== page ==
Inertia over rates sparks calls for the govt to act
The Commonwealth Bank has become the latest lender to deny its customers this week's interest rate cut in full, sparking calls for more government moves to boost banking competition.
The country's biggest bank, CommBank, yesterday cut mortgage rates by 0.4 percentage points, to 7.01 per cent, while the biggest credit union, CUA, cut by 0.25 points, to 6.47 per cent.
With Westpac today expected to cut by less than the 0.5 point reduction in official rates, the opposition is calling for more to be done to help smaller banks compete with the majors.
ANZ Bank will be the last of the big banks to reveal its rate change when it makes a decision next Friday.
The Coalition's treasury spokesman, Joe Hockey, said the failure of large and small lenders alike to pass on the official cut in full was evidence of weak competition in the industry.
He also pointed to the majors' growing control over the market, a trend that took hold in the global financial crisis.
''Under Wayne Swan competition in the banking sector has decreased, with the big banks' share of housing loans increasing significantly from 75 per cent in December 2006 to its current level of 86 per cent,'' Mr Hockey said.
Mr Hockey repeated calls for the government to adopt the Coalition's nine-point plan on banking; some of which is similar to Labor's reforms of late 2010, but also included investigating whether Australia Post could provide bank branches.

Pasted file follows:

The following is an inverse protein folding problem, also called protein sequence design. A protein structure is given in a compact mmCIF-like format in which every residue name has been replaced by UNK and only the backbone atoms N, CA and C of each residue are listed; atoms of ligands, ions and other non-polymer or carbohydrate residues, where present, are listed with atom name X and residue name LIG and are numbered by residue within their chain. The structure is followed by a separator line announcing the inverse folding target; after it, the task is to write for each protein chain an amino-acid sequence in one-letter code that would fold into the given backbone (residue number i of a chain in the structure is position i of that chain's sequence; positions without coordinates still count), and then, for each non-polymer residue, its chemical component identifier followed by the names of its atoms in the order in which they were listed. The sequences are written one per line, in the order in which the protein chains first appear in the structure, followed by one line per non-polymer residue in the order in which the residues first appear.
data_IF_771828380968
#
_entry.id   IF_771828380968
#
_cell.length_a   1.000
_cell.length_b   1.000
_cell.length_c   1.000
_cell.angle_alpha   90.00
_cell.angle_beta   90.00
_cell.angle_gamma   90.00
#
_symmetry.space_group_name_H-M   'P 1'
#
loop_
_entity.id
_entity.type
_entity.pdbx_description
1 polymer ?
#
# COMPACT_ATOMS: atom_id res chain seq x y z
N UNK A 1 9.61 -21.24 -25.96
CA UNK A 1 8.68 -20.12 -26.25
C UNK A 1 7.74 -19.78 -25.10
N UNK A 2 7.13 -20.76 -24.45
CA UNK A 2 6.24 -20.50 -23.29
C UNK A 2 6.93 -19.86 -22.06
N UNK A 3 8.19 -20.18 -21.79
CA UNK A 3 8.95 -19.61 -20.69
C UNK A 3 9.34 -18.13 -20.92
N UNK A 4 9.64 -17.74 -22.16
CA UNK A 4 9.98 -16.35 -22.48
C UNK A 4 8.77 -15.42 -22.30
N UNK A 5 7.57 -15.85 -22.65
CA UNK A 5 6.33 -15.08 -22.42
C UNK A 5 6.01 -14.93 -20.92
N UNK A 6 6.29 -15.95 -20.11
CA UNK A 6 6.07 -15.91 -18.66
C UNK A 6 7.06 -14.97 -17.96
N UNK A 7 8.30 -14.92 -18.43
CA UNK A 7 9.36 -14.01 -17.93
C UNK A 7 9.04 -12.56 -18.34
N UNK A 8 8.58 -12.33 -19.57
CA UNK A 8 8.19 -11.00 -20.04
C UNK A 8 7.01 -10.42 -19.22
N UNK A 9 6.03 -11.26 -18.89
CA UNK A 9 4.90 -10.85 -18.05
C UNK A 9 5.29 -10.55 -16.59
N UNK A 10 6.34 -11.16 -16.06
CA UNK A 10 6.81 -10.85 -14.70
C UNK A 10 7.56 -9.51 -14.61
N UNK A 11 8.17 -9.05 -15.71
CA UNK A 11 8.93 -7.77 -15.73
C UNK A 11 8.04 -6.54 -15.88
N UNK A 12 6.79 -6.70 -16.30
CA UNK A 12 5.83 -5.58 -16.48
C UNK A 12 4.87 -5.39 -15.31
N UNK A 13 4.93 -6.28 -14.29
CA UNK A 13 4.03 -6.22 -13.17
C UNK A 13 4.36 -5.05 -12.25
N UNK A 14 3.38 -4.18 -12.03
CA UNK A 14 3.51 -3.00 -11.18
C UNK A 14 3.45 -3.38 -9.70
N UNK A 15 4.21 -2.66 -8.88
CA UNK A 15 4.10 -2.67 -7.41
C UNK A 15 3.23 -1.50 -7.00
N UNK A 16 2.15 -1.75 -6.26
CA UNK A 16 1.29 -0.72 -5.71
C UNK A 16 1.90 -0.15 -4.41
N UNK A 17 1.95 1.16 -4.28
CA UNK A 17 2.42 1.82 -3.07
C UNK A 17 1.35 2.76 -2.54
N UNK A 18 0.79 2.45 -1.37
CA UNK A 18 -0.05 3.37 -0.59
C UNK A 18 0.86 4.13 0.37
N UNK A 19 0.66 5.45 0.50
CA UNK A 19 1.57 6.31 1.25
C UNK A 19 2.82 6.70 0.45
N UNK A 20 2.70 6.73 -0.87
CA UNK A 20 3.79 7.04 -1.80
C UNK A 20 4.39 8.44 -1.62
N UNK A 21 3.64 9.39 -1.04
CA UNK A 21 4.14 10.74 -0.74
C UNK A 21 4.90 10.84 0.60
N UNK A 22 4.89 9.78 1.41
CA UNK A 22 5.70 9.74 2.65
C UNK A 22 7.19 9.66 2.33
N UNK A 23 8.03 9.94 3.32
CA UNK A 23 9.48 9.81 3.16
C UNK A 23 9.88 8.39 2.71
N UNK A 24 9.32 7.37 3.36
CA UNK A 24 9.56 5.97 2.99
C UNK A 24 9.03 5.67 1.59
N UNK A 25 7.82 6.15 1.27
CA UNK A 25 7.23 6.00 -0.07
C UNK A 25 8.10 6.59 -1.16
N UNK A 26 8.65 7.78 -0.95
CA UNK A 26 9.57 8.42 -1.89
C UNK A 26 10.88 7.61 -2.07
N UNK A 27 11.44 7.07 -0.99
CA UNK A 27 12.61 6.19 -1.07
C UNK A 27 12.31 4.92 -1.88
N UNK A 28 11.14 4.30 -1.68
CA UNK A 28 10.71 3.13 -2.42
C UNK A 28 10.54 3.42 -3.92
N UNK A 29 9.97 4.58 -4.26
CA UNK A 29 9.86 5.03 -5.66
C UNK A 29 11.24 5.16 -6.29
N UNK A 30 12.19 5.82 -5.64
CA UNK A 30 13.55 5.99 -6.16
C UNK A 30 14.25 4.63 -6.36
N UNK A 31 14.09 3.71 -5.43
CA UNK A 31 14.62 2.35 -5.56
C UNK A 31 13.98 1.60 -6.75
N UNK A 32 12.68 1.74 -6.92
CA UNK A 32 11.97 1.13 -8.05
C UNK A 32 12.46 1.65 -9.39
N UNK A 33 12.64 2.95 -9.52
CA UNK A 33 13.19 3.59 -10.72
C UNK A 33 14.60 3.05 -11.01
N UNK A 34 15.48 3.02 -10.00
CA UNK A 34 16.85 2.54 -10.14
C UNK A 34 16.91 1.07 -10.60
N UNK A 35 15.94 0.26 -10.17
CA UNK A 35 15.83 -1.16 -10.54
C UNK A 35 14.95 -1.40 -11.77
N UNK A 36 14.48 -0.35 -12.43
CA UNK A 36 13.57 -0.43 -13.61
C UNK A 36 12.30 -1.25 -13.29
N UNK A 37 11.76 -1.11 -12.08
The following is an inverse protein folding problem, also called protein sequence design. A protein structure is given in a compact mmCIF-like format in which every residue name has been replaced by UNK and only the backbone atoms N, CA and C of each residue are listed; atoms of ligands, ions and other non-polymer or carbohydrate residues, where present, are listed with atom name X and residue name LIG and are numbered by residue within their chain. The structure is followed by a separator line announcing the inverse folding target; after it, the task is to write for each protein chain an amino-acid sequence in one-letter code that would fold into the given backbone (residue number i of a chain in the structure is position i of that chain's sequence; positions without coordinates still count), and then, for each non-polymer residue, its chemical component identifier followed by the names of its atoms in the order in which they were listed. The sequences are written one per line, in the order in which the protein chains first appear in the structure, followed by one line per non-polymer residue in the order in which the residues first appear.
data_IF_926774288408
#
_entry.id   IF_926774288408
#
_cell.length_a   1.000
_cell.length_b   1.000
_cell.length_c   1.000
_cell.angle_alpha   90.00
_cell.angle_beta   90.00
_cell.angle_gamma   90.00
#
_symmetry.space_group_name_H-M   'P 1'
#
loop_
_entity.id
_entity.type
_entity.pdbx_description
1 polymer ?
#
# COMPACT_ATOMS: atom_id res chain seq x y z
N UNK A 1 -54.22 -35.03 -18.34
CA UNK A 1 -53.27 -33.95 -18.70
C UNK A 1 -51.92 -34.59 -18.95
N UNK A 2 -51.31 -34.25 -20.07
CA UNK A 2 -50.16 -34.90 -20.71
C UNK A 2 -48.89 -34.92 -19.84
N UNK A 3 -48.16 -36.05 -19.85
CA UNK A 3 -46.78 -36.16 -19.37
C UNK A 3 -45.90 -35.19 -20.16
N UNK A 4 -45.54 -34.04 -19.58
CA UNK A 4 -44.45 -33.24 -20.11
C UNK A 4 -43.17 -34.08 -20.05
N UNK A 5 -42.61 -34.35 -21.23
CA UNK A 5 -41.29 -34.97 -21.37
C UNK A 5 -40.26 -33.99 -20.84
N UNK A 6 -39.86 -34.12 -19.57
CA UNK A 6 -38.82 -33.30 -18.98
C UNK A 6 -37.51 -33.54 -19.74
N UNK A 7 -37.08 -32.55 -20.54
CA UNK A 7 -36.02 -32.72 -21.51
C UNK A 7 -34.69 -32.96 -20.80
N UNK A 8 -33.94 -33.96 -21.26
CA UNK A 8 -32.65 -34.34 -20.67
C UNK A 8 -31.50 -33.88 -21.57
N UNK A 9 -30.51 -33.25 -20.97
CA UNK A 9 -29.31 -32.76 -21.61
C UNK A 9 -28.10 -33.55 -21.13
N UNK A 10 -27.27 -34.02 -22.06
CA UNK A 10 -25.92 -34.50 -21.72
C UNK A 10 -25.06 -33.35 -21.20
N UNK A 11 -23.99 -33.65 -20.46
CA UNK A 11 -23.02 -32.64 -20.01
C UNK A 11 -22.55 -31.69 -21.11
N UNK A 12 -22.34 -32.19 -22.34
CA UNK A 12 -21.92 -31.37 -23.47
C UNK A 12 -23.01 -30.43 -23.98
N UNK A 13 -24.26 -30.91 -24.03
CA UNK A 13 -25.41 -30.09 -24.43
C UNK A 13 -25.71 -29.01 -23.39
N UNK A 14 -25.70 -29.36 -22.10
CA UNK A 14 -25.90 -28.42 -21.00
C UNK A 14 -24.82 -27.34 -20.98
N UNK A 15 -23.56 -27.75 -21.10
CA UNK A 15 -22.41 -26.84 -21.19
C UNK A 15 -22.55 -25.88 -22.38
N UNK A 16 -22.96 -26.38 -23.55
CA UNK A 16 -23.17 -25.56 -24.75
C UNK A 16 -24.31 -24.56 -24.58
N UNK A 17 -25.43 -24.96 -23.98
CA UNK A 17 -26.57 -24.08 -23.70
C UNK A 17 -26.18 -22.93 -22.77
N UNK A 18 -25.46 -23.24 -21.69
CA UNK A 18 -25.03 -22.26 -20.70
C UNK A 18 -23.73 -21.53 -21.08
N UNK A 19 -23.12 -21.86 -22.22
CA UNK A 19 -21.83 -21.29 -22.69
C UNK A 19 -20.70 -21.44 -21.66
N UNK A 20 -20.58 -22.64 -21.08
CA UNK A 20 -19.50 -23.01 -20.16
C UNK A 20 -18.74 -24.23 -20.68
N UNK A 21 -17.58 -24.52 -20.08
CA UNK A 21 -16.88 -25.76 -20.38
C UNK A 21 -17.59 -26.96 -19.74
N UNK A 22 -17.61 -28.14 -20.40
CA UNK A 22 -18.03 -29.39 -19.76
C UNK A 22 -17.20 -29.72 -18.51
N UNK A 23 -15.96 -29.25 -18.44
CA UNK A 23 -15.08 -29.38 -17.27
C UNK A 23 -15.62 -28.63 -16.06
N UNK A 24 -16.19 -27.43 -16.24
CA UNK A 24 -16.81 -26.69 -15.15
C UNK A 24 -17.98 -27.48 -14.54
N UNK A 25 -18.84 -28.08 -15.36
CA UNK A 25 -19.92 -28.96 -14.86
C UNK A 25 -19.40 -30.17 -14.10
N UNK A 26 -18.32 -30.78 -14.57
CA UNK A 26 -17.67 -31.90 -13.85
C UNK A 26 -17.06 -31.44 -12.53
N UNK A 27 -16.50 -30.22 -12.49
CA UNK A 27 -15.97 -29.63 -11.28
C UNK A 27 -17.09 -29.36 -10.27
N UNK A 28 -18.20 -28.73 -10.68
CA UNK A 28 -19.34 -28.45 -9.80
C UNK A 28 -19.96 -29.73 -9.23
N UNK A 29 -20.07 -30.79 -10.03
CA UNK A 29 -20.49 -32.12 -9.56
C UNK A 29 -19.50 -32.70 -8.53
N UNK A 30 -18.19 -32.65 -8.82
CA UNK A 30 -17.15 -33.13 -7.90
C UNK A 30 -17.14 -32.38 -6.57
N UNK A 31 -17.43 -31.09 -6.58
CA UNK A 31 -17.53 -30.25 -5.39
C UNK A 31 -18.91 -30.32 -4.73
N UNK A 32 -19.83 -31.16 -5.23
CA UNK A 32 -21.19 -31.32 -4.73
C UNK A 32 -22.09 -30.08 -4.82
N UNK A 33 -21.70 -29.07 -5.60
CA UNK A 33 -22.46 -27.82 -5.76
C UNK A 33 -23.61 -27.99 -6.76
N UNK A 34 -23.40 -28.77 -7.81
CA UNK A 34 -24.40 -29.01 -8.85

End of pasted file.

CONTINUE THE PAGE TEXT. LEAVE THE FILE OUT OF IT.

The government responded by pointing to figures that showed the big banks' market share was in fact 77 per cent once lenders who did not take deposits were taken into account, not the 86 per cent stated by Mr Hockey.
It also seized on the decision by Unicredit-WA, a credit union, to pass on the full 0.5 point cut to its customers.
Assistant Treasurer David Bradbury defended the government's reforms that had made it easier to switch banks and accused Mr Hockey of ''covering up the truth''.
''Joe Hockey's been caught telling porkies in his attempts to prop up the profits of the banks by forcing mortgage holders away from the smaller, more competitive lenders,'' Mr Bradbury said.
''Mr Hockey seems intent on paying scant regard to smaller non-ADI [authorised deposit-taking institutions] lenders, who … provide some of the cheapest mortgage rates in the market.''
After the banks announced a run of record profits this week, their reluctance to pass on the full official rate cut has put the political spotlight back on bank competition.
A Senate committee inquiry into post-GFC banking is planning to question big bank bosses over the issue in the coming months.
The chairman of the inquiry, Liberal senator David Bushby, said the behaviour of the banks suggested there was a need for further competition changes, including those recommended by a Coalition-dominated inquiry last year.
He said he was hopeful the banks would send their chief executives to answer questions on funding costs - which have been blamed for this week's decisions on interest rates - to hearings later this year.